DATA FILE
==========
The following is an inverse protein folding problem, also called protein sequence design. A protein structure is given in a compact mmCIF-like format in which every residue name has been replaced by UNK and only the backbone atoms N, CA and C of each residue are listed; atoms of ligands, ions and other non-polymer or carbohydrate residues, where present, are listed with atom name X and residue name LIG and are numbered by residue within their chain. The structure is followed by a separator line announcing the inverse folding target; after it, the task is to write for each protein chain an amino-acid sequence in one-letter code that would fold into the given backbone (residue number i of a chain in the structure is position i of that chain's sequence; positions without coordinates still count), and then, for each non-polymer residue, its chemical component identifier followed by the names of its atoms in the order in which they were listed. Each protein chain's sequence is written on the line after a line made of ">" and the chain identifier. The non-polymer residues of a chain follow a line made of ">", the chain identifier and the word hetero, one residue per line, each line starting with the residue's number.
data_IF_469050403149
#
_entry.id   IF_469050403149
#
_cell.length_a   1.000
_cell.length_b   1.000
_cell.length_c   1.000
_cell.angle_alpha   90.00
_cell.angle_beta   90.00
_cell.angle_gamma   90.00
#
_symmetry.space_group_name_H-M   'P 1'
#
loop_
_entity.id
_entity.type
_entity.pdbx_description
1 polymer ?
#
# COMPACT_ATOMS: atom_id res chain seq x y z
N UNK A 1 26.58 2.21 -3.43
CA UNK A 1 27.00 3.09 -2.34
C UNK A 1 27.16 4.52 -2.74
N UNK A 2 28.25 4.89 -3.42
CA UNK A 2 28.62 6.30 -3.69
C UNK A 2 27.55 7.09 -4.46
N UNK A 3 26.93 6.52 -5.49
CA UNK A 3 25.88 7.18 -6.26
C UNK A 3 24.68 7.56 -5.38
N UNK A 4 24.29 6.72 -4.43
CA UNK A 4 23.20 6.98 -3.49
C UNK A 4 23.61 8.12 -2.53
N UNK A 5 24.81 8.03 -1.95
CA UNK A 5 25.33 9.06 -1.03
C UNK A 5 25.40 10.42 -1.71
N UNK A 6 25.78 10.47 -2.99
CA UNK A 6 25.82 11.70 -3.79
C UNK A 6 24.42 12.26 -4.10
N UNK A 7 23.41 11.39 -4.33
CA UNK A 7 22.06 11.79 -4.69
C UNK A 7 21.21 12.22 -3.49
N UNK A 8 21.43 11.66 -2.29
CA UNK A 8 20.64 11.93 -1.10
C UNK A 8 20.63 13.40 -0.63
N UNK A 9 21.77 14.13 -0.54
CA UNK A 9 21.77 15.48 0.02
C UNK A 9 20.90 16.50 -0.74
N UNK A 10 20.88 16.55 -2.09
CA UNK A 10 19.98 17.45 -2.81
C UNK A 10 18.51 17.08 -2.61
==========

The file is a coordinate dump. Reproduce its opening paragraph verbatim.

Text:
The following is an inverse protein folding problem, also called protein sequence design. A protein structure is given in a compact mmCIF-like format in which every residue name has been replaced by UNK and only the backbone atoms N, CA and C of each residue are listed; atoms of ligands, ions and other non-polymer or carbohydrate residues, where present, are listed with atom name X and residue name LIG and are numbered by residue within their chain. The structure is followed by a separator line announcing the inverse folding target; after it, the task is to write for each protein chain an amino-acid sequence in one-letter code that would fold into the given backbone (residue number i of a chain in the structure is position i of that chain's sequence; positions without coordinates still count), and then, for each non-polymer residue, its chemical component identifier followed by the names of its atoms in the order in which they were listed. Each protein chain's sequence is written on the line after a line made of ">" and the chain identifier. The non-polymer residues of a chain follow a line made of ">", the chain identifier and the word hetero, one residue per line, each line starting with the residue's number.